I Hate Strong Female Characters – Sophia McDougall explains why the term itself is problematic.

On the Subject of the “Strong Female Character” – Chuck Wendig argues that strong just means “well-written”.

Strong? Weak? How About Women with Agency – Shoshana Kessock proposes a different measuring stick.

What’s in a “Strong Female Character”?” – Juliette Wade celebrates “feminine traits”.

Your turn! What’s your definition of a strong female character?


7 responses to “Strong Female Characters: Many Ways of Being Strong

  1. I love this post! There are different ways of being strong. Sometimes being quiet carries the greatest strength of all. Thank you for the reminder that we don’t have to engage in mortal combat to be a hero. 😉

  2. Spot on. As Elizabeth points out, there are many ways of portraying strong female characters – the Xena Warrior Princes method is but one (and I say this as a New Zealander…). All are important.

  3. Thank you, Elizabeth and Matthew! Glad my thoughts resonated with you.

  4. Whilst I don’t necessarily agree with Chuck Wendig, I do think his definition is one that it should be.

    Personally, I feel there are many ways to be female–barefoot and pregnant in the kitchen, doing six hours of Army training every day, running a company as the CEO… it comes down to what the female in question *wants*.

    As such, ‘strong female character’, in my opinion, should be a female who does what she wants, because she wants. Not because she has to or anything.

  5. As a reader, I want to see more well-written women characters that don’t automatically involve romance as a major piece of the story. It’s sad to say I can get a 3D character in a romance, and I can still find action thriller where the woman character has to work hard at being cardboard.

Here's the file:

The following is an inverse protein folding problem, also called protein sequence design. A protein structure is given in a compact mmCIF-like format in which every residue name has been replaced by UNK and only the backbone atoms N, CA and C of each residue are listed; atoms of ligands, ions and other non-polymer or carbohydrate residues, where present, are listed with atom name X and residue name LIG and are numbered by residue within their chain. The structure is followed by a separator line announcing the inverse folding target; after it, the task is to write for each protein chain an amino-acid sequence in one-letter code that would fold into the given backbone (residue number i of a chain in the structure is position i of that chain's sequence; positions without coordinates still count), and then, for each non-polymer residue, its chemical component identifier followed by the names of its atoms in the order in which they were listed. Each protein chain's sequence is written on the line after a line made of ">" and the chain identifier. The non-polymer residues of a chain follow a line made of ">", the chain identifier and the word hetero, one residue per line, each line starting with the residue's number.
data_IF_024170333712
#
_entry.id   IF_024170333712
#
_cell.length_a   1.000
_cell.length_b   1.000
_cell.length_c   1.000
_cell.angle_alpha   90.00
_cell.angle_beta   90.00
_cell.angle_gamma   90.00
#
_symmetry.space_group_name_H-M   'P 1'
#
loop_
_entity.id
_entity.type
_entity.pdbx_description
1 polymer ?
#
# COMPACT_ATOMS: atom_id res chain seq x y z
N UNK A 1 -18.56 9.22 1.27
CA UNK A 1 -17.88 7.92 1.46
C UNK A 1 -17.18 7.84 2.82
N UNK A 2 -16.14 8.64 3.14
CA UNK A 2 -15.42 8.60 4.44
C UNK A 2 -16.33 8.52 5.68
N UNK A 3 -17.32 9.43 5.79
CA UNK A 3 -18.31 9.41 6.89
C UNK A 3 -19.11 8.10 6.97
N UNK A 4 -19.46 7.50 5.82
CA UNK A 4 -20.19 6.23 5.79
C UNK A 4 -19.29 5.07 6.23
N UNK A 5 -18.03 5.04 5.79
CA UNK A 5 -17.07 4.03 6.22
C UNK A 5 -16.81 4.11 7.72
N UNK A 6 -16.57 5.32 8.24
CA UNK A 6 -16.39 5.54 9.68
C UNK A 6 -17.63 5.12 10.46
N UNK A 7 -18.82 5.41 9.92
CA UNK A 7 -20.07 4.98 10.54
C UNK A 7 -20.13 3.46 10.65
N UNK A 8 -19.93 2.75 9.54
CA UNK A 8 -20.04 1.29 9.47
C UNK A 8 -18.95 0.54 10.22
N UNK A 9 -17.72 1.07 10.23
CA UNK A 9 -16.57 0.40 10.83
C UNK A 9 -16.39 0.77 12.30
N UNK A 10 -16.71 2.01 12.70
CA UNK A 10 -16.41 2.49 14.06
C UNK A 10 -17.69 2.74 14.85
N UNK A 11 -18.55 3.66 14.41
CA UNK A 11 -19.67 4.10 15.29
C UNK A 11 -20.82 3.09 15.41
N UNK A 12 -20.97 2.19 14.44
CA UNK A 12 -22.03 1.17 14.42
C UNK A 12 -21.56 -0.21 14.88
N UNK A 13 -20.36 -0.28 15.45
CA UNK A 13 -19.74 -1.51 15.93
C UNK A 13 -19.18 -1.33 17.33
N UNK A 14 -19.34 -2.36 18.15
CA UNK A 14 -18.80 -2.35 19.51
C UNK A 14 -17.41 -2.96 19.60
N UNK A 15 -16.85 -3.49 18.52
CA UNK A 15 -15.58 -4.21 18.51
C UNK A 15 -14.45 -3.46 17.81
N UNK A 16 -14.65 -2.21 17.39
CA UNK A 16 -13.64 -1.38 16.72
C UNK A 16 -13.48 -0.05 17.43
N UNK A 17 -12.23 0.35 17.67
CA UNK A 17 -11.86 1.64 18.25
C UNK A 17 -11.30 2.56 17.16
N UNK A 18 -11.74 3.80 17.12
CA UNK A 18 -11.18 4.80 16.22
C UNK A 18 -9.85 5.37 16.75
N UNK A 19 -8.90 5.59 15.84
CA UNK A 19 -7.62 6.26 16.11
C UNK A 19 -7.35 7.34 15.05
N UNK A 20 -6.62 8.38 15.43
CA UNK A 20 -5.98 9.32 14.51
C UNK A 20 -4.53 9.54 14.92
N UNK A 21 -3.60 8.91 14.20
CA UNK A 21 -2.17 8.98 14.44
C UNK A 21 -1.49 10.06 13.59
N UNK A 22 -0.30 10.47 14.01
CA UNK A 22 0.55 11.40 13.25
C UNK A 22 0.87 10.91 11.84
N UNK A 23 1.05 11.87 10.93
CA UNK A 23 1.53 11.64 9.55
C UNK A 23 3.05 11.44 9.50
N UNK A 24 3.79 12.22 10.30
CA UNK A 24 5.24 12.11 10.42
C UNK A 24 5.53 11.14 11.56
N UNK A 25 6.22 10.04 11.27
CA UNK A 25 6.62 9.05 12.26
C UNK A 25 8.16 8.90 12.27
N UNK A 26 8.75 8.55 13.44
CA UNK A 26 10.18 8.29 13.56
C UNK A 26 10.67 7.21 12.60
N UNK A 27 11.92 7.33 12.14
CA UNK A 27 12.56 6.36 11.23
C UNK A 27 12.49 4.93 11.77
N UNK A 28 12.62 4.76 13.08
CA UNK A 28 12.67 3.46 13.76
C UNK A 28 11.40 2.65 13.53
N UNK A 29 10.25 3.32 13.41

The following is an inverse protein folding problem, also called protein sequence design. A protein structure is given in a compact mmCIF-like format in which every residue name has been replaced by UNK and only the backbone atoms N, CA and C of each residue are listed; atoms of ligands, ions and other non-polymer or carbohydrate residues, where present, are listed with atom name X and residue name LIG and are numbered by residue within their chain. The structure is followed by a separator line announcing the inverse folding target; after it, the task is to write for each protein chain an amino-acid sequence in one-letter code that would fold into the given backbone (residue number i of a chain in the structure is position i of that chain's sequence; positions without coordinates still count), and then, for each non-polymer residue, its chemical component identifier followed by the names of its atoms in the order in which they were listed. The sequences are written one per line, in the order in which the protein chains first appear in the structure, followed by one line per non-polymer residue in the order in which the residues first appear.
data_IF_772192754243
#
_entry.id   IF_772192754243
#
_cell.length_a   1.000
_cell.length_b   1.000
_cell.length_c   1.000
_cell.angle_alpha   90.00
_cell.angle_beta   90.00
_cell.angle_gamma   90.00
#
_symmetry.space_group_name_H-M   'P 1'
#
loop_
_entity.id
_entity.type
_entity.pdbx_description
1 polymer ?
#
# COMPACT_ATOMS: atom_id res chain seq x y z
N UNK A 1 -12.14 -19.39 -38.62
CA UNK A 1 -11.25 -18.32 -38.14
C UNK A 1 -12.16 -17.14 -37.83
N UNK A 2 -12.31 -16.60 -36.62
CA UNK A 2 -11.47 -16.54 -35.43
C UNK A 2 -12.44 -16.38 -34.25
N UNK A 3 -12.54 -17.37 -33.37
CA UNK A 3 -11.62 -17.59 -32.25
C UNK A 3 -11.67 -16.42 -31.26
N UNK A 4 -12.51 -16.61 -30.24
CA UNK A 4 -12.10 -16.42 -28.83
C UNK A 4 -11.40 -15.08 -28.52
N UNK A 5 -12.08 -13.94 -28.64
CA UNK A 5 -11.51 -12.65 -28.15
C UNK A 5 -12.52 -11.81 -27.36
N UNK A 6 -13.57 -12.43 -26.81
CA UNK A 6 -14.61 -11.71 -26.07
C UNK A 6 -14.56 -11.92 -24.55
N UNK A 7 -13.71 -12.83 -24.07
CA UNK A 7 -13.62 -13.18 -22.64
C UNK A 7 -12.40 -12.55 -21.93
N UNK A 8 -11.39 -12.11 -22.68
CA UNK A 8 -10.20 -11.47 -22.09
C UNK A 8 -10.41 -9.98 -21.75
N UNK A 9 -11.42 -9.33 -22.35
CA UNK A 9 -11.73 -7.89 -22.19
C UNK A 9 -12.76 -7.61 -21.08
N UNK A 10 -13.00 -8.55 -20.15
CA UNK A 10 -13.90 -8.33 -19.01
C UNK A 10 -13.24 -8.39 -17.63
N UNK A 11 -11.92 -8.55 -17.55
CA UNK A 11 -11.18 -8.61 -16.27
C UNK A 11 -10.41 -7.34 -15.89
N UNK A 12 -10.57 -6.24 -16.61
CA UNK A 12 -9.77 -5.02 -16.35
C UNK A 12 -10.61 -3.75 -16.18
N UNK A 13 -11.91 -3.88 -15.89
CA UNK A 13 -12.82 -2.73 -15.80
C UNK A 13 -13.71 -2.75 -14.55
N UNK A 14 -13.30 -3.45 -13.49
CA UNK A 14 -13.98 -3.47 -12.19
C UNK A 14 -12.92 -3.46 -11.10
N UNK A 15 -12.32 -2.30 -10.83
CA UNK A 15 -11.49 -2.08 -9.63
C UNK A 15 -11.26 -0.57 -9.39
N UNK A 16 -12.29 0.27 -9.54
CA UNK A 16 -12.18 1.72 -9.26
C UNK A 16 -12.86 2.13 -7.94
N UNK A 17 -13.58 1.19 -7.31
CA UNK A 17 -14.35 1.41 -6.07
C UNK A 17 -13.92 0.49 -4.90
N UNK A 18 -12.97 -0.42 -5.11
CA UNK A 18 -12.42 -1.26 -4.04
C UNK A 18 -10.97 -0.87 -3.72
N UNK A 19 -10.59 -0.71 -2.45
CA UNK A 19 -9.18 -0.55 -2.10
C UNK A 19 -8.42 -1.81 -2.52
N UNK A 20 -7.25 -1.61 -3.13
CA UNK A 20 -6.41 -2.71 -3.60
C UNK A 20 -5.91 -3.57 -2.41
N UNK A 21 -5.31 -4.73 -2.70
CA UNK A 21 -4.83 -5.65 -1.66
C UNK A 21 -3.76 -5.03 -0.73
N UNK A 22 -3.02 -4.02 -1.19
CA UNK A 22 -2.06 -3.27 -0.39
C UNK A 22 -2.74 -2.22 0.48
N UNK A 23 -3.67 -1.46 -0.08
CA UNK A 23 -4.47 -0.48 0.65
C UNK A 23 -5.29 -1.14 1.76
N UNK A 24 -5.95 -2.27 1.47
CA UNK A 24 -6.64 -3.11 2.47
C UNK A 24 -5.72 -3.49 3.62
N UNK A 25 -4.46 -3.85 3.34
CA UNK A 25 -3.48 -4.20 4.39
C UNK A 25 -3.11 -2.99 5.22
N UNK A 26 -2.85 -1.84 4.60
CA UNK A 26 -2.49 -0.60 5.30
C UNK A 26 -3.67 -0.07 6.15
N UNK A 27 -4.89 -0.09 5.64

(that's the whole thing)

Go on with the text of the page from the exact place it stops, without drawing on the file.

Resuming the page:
I also think people got into making a woman character “strong” in terms of being able to kick butt because the other way is a LOT harder to write. It’s much easier just making her physically strong then trying to come up with other alternatives that push the creative muscles.

  6. Dianna, exactly. There are many ways to be female, and I’d love to see all of them on the page, often.

    Linda, yes please! Nothing against romance (I’m reading one right now, with a female protagonist who just zings off the page) but let’s get those female leads into other stories too.

    And your point about physically strong being easier to write? Makes me want to stand up and cheer. It *is* easier to write a woman who can fight and think you’re done. Like Dianna said, there are many ways to be a strong woman, and they’re *all* worth exploring, even if it’s harder.

    I think the key here is variety of storytelling. Why pigeonhole female characters, whether it’s into romance stories (and I’d add “women’s fiction” here) or kicking-ass roles? Until they show up regularly in a wide variety of roles and types of story arcs, we still have work to do.

  7. Pingback: “The Woman Who Rides Like a Man” by Tamora Pierce | Zezee with Books